Neurosciences and psychiatry overlap when the identification of anomalous neural activity is mapped to behavioural or cognitive phenomena in the context of assessment or diagnosis of patients. This means in practice that technologies developed for recording neural activity can come to play a role in psychiatry. Given this, there is a clear need to examine not only the relationship between neuroscience and psychiatry, but also the use of neurotechnology in psychiatry. The specifics of how such technologies operate become particularly salient when they are placed in the context of a practice aimed at evaluating human behaviour, such as psychiatry.

In some cases, neurotechnology can rely on artificial intelligence (AI), especially in the prediction, or analysis of neural recording data (Glaser et al. 2017; Kellmeyer 2018). This represents a significant element worth its own investigation, again because it is deployed in a context of evaluating human behaviour. How AI develops and is used in this kind of context is in need of analysis. In this paper the analysis will involve identification of key normative differences between brain-based intelligence and artificial intelligence. To do this we point to some general complexities of human intelligence (HI), especially as based in complex, reasoned activity.

As a means of blending technological advances with human understanding, we recommend discussion that draws upon a variety of discussants and sources of information. This fits with more familiar psychiatric methods involving doctor/patient encounters, which are typically framed as a type of discussion. Even with a power or authority imbalance between psychiatrist and patient, the conversational form of interaction forms the basis on which patients reveal their felt experience for expert appraisal by the psychiatrist. The interpolation of technological norms into these otherwise interpersonal spaces may serve to undermine that space. Technology appears to offer objective answers to problems and so can seem to overshadow the subtleties of more discursive approaches to human problems. Particular care ought to be taken in developing neuropsychiatric accounts of human cognition and behaviour where diagnosis of psychiatric disorder is at stake. This and related issues are central in this paper.

Neuroscience and Neurotechnology

Neuroscience, in general, promises a growing understanding of how the brain works. As every conscious state is understood as being instantiated by some neural activity, greater understanding of conscious states ought to arise from greater understanding of the brain. Some influential voices have already described psychiatry itself, for instance, as ‘clinically applied neuroscience’ (Insel and Quirion 2005). With accelerating progress in the detection, recording, identification, and decoding of brain signals, technologies play a crucial role in making the brain legible to researchers (Farahany 2018; Haselager and Mecacci 2018; Rose 2016a, b). Nevertheless, how this understanding is applied is significant.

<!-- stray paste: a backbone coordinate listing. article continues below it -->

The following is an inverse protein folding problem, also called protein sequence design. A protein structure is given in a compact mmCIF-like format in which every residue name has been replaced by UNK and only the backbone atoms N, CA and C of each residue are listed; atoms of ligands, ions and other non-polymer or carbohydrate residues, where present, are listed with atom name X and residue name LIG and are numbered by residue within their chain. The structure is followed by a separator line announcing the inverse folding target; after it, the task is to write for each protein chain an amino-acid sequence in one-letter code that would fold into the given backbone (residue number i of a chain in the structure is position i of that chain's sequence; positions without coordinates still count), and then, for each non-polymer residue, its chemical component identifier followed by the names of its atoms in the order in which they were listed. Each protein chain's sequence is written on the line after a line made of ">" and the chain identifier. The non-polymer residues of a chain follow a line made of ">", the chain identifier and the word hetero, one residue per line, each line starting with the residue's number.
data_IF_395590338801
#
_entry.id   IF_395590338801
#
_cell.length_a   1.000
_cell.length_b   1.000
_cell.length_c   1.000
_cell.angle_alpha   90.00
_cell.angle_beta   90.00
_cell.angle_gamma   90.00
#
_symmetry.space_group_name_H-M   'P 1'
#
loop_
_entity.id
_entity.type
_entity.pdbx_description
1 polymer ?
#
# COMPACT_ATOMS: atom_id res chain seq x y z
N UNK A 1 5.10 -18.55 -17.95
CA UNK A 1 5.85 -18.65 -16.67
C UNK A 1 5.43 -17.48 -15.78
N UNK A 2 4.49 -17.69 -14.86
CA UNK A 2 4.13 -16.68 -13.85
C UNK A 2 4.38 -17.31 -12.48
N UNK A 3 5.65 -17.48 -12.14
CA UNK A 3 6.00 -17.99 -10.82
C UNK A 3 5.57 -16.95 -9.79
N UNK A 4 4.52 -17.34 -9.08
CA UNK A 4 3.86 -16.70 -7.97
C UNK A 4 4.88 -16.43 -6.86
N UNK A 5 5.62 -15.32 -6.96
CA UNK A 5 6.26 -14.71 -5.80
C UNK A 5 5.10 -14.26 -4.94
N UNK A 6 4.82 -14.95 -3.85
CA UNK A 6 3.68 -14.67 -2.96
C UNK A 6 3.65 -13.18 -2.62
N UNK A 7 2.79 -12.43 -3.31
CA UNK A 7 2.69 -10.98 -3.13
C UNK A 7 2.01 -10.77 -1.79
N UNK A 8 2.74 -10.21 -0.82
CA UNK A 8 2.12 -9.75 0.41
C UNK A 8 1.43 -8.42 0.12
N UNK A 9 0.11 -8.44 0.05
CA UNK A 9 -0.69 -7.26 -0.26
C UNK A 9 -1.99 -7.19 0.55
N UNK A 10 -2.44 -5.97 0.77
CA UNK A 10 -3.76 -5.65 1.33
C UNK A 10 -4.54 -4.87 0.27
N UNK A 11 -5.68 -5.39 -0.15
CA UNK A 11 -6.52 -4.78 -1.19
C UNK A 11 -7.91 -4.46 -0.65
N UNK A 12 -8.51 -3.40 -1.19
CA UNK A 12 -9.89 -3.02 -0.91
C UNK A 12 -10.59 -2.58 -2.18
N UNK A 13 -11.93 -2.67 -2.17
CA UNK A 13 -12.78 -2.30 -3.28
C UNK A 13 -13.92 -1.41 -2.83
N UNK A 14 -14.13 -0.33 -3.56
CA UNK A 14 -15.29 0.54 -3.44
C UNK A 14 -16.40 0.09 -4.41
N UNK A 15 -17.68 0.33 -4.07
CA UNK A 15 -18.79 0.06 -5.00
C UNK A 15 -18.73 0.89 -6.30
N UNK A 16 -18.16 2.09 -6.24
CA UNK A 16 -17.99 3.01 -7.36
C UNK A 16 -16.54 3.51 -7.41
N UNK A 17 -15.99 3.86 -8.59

Neural activity is highly organised, and the brain is richly structured with tremendous complexity (Churchland 1989). Given this complexity, it might be easy to conflate a problem manifested in a conscious state—a psychiatric disorder for example—as a result of misfiring neurons, damaged circuits, or poorly connected regions. Nikolas Rose and Joelle Abi-Rached have referred to this kind of scenario as a ‘screen and intervene’ paradigm (Rose and Abi-Rached 2014). In such a state of affairs, the use of technology in detecting neural activity is taken as sufficient for identifying anomalous activity upon which interventions are thereby justified. These might be pharmacological, neurotechnological, or even consist in corrective writing to brains (Roelfsema et al. 2018). ‘Writing to brains’, for instance, allows for the modification of neural activity through the creation of electromagnetic fields. These fields are intended to excite, or inhibit neural activity in ways aimed at promoting cognitive and behavioural effects.

In developing a science of the brain, there is a risk of generalising about detectable neural activity from which may emerge hastily constructed accounts of behavioural or cognitive phenomena in terms of this activity. This is connected with the question of how to avoid reducing accounts of human cognition to neuroscientific norms, while at the same time acknowledging the powerful role of neuroscience in addressing human psychiatric disorders. Such reduction could blur the boundaries between organic and functional disorders, hitherto essential to discourse on mental illness, for instance. This blurring also affects the boundary between psychological traits (personality) and psychiatric states (illness). The potential for this reduction of human beings to ‘neurochemical selves,’ rather than persons, ought to be carefully scrutinised (Rose 2003).